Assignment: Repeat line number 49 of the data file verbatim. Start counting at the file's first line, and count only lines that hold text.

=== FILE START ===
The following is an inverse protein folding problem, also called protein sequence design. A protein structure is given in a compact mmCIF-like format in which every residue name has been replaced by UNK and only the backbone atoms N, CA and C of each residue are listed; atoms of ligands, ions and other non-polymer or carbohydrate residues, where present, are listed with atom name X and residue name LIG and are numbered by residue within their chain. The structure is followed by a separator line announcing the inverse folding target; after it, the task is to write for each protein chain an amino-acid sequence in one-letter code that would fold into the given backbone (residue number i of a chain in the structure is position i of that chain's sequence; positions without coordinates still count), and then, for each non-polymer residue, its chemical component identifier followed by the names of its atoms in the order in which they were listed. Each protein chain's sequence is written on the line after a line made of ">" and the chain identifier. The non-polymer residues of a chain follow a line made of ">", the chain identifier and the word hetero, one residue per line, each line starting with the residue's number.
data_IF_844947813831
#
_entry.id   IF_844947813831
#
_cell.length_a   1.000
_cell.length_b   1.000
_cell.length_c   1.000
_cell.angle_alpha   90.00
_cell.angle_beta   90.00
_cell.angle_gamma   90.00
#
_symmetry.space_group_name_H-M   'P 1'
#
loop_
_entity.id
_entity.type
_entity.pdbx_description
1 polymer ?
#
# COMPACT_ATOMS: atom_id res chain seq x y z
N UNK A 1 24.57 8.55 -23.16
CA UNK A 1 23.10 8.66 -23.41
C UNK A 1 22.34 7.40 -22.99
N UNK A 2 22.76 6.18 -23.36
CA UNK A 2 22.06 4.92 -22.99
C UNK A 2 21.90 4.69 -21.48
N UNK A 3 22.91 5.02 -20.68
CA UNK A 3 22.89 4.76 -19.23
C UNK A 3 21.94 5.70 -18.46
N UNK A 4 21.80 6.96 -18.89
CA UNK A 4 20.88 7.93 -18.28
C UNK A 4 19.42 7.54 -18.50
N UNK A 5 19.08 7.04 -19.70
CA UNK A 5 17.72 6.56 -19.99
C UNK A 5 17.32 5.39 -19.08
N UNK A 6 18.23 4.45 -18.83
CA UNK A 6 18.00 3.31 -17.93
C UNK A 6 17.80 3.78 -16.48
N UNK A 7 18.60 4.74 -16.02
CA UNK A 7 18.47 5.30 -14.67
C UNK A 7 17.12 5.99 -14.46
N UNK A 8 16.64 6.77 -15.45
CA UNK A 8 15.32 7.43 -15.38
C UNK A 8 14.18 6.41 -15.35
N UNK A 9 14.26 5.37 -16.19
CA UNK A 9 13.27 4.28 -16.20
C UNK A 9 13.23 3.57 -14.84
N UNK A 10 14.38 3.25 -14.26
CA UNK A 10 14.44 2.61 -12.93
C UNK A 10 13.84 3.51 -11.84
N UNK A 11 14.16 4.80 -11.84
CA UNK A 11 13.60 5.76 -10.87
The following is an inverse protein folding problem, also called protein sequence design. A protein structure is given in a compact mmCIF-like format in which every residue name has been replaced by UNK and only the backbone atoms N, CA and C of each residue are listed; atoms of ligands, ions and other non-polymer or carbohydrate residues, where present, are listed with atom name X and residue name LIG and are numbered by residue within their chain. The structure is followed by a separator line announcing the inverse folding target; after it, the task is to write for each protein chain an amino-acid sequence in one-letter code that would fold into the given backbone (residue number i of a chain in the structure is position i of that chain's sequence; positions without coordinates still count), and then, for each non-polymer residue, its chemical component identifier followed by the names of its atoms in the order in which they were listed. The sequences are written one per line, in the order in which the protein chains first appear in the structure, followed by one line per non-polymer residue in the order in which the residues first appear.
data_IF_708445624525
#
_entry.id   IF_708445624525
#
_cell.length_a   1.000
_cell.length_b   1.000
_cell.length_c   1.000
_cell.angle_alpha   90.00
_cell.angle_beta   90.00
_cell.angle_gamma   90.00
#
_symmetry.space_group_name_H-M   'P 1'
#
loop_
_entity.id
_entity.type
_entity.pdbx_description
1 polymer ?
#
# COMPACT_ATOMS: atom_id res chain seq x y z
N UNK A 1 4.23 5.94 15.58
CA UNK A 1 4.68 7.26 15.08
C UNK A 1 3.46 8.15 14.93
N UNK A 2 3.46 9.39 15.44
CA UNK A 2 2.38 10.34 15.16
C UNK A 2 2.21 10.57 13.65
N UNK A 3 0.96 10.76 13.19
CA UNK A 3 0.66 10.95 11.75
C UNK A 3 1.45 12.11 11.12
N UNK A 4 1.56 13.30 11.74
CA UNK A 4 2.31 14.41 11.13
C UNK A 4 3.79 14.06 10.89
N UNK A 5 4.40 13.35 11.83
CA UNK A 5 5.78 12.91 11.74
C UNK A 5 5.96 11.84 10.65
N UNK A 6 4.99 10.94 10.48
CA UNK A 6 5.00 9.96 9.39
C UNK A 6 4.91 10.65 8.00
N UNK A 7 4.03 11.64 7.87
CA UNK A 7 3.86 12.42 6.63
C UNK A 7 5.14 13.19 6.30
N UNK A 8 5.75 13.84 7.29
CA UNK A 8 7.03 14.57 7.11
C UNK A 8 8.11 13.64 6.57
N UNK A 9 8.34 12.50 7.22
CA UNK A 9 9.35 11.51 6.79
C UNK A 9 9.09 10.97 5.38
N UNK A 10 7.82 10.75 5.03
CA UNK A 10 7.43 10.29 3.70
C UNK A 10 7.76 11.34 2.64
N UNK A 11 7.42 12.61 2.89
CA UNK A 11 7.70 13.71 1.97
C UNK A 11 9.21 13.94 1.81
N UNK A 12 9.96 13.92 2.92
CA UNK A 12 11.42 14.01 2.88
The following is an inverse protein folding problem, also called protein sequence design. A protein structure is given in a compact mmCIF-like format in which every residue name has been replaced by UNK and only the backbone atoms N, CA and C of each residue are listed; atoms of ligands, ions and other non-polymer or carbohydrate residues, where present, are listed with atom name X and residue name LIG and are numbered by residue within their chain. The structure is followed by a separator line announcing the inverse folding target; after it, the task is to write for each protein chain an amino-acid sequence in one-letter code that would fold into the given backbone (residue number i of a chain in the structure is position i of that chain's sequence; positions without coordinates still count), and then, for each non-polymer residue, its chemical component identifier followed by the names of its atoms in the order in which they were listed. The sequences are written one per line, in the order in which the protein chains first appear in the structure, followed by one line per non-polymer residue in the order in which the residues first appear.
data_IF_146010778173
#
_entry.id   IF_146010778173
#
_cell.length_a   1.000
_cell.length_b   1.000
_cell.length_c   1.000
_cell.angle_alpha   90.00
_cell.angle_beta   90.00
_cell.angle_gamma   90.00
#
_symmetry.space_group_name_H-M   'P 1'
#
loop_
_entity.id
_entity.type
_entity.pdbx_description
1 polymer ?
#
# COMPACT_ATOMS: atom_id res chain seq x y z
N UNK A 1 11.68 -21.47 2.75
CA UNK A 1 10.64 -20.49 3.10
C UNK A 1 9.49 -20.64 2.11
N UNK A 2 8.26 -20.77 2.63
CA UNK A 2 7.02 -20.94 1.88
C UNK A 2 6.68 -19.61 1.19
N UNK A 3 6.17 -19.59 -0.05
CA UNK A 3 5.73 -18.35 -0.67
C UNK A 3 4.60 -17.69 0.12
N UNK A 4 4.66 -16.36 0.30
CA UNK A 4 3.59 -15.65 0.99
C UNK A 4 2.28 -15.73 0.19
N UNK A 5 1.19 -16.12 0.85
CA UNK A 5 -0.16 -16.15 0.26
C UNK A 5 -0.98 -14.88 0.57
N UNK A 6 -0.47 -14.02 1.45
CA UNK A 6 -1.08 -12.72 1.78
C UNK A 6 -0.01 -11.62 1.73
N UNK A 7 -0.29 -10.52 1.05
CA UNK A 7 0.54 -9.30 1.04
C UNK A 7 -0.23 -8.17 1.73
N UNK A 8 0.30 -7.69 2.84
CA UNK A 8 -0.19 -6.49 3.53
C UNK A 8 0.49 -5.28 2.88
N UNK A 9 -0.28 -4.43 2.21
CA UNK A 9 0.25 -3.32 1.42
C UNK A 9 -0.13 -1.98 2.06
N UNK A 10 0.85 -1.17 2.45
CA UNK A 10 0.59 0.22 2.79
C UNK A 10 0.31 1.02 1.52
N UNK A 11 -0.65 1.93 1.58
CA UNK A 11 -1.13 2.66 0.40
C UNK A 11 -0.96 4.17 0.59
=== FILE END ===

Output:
N UNK A 10 14.38 3.25 -14.26